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The Stricklin effect

Riverhawk coach adds 700 victories to storied career
Dennis Wahlman / Mainstream
Riverhawk coach adds 700 victories to storied career

Umpqua Community College will never have to worry about hindsight following a 1995 decision that made Dave Stricklin, head coach of its women’s basketball team.

Now into his 19th season, the success of UCC basketball is evident. What is hard to calculate is the profound effect coach Stricklin’s had with players on and off the court.

Stricklin was born into a family of basketball. His father Richard played for Seattle University alongside one of the greatest basketball players in the history of the NBA, Hall of Famer Elgin Baylor. Stricklin’s dad became a basketball coach leading to some of his son’s fondest memories. “I would get to go to the gym with him every day. We would shoot before and after practice.”

After high school he attended Brigham Young University on a basketball scholarship. At BYU he earned a bachelor’s degree and took an assistant coaching position with the women’s program.

Stricklin earned his first head coaching position at Goldenwest Community College in Huntington Beach, California. Goldenwest became synonymous with success.

In eight seasons Stricklin’s teams won seven championships. They won just more than 90 percent of their games finishing with a record of 259 wins and 27 losses. This resulted in  Stricklin becoming the fastest basketball coach in community college history to win 200 games.

In 1995, Dave Stricklin became head basketball coach of the UCC women’s basketball team. Success was immediate. In coach’s first season they broke 14 school and NWAACC records finishing 25-8. The following year UCC won the 1997 NWAACC championship defeating Clackamas in the finals. The year 2000 ushered in a season of near perfection. UCC finished 31-1, and brought home another title by eliminating Spokane.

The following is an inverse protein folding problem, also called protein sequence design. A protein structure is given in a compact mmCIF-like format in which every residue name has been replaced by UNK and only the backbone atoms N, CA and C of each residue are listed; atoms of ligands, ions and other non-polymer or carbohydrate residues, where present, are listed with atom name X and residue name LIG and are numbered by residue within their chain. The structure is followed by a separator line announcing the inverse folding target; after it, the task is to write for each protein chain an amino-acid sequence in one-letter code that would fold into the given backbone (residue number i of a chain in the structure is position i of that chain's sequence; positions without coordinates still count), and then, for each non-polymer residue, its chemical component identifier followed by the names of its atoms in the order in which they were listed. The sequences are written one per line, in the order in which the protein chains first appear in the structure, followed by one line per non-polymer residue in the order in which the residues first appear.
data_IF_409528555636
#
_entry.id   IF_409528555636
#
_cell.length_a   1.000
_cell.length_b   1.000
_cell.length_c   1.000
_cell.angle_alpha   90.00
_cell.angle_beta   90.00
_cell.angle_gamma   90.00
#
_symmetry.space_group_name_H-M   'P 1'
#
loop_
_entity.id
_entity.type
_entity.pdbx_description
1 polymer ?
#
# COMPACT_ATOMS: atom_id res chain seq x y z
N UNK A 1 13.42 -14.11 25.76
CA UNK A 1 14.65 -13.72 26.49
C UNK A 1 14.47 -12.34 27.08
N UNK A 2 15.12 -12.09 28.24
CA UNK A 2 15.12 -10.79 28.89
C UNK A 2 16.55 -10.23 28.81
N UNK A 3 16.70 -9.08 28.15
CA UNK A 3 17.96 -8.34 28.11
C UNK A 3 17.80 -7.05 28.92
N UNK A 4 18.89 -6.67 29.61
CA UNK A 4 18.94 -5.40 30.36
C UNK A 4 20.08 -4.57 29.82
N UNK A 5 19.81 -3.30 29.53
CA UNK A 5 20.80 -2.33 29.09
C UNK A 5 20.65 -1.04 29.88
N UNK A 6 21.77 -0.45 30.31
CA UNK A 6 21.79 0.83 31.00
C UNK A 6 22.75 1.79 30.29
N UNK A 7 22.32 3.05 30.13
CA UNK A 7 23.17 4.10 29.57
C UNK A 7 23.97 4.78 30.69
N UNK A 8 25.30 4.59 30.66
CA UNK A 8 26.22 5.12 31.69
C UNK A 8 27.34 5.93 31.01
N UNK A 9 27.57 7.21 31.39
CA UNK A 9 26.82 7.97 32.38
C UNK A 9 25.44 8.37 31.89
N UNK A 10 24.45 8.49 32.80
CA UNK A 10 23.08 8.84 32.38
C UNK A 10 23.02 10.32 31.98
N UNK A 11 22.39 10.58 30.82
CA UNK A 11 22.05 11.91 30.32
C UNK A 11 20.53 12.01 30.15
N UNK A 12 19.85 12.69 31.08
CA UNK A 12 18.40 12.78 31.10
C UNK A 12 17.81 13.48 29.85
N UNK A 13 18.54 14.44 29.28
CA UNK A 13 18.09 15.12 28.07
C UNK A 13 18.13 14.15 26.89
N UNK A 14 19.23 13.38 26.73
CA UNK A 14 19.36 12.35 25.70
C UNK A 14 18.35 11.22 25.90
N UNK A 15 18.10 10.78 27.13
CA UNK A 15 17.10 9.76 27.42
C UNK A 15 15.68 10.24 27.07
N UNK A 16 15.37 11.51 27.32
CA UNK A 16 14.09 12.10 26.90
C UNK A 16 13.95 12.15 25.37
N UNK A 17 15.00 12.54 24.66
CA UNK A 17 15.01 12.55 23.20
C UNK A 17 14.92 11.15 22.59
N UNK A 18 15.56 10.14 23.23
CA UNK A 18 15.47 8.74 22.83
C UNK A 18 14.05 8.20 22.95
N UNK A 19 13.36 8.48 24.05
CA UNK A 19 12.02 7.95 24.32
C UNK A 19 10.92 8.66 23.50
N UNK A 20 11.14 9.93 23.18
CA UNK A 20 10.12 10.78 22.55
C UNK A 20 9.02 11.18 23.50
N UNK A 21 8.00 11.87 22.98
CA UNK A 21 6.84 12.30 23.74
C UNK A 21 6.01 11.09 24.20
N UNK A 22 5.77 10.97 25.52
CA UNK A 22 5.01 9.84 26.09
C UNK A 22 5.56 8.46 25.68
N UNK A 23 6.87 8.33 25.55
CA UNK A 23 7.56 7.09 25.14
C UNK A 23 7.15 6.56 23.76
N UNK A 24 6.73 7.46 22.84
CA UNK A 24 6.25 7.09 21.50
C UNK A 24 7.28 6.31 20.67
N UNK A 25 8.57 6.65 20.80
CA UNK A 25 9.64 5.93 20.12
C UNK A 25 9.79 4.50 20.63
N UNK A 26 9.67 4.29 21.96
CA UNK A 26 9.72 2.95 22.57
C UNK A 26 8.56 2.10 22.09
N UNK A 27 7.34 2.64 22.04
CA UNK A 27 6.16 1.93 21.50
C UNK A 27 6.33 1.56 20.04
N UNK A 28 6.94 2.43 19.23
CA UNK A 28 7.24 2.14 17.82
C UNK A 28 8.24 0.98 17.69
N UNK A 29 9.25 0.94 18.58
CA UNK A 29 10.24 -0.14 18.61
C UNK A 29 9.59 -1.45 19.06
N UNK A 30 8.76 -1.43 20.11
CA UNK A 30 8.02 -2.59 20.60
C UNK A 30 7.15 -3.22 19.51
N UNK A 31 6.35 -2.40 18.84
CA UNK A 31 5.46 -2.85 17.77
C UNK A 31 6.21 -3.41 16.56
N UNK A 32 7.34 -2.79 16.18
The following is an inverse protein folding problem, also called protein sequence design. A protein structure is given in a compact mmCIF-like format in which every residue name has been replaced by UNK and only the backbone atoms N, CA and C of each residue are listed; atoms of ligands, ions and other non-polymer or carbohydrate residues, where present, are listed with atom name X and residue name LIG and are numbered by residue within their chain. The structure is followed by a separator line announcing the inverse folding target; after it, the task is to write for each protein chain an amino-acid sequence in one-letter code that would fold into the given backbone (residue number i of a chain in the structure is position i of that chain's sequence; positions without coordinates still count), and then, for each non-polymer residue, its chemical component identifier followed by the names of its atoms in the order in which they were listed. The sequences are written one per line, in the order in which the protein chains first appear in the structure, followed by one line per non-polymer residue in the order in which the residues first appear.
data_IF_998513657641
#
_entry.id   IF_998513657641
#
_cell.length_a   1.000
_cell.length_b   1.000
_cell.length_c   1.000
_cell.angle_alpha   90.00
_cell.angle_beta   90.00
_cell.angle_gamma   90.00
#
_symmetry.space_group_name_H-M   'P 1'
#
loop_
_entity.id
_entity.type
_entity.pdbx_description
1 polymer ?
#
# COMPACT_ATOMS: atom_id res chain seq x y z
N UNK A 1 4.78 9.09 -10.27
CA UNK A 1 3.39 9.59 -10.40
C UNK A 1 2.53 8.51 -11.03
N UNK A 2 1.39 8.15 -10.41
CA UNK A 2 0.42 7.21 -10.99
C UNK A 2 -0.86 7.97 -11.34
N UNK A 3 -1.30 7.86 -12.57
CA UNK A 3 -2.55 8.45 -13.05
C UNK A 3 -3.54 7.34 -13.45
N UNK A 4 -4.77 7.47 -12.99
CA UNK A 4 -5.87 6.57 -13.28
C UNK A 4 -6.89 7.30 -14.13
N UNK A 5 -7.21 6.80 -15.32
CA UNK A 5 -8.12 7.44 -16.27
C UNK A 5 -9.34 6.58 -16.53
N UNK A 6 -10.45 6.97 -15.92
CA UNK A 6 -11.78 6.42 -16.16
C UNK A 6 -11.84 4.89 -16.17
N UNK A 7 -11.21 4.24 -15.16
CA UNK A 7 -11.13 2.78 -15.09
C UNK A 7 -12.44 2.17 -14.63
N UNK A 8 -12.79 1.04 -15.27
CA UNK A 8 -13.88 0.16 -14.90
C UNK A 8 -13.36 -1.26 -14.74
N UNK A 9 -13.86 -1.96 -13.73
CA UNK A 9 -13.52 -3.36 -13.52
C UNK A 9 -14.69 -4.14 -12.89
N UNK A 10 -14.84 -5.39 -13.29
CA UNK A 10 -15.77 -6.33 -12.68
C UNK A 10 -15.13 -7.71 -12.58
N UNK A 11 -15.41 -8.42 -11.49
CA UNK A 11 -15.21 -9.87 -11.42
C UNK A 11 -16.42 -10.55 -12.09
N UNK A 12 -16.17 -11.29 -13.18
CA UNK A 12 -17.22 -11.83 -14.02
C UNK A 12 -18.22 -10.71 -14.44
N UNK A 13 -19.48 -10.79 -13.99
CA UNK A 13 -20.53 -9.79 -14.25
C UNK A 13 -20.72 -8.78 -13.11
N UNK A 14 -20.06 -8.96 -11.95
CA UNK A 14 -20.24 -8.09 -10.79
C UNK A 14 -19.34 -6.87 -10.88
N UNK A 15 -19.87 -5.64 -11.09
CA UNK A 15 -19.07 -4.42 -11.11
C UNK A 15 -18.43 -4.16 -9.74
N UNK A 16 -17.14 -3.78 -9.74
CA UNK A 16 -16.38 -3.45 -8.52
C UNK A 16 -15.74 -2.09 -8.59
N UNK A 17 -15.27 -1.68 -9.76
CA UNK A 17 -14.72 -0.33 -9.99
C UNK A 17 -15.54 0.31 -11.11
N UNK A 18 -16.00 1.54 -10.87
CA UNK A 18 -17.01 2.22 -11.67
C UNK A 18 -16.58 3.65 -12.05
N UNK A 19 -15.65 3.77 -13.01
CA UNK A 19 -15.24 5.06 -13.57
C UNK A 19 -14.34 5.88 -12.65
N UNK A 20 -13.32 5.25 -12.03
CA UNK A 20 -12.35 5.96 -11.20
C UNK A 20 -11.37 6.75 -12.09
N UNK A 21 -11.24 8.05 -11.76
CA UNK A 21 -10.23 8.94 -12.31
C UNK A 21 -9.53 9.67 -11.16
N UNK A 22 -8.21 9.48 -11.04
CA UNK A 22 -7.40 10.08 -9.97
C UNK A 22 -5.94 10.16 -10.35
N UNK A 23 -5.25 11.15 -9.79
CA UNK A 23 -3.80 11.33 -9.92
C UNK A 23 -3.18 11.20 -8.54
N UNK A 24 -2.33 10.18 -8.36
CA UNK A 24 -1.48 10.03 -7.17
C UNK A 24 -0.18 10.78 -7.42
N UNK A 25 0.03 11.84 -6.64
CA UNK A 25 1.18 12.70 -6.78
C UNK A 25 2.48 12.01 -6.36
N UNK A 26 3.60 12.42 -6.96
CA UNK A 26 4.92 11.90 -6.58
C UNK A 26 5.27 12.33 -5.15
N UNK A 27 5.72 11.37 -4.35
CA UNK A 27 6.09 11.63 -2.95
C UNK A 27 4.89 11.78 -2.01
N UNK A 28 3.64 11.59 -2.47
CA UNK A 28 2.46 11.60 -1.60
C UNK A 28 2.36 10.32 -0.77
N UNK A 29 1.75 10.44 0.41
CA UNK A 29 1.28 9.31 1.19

To date, Stricklin’ teams went to the postseason in 16 of his 18 years at the helm. On Jan. 4, 2014 coach attained his 700 career victory when the Riverhawks defeated Portland 78-63. The victories and coaching accolades gained over the years have never been a main goal, however.

“My number one job has been to help players get better and put them in a position to succeed while helping those that want to continue playing and continue their education. The wins are a byproduct of that,” Stricklin said.

Wins are not the most important byproduct of coach’s time spent at UCC. More than 100 student athletes have left Stricklin program on scholarship to four year schools. “Dave has taught me not to make excuses, on or off the basketball court,” freshman Ashli Payne commented.

Kyndal Charleston stated, “The best coach I ever had. He eats, sleeps and breathes basketball. My basketball IQ and confidence have improved under his program.”

Stricklin’s former/current/future players can take solace in his commitment to UCC and its players by not moving onto other coaching opportunities.

“Sure I have wondered if the stuff we are doing here could translate to different places.” So why not move into the world of big-time women’s college basketball?  “Family has been a part of it. But I’ve stayed over the years because I tell the girls, ‘You be committed to the program, and I’ll be committed to you,’” Stricklin responded.

That commitment resonates with his players. “He cares so much, that is what I think makes him so successful. We feed off his energy. I love that no matter what, he stands up and will fight for you. He always believed in me despite everything else. That makes me want to be better and try harder because I want to make him proud,” sophomore Asia Smith stated.

“I love coach Dave’s dignity and desire to win. He has taught me to be humble and hungry,” Mana Inocencio commented.

Coach Stricklin and the Riverhawks journey to bring the NWAACC championship back on campus March 1-4 in Kennewick, Washington.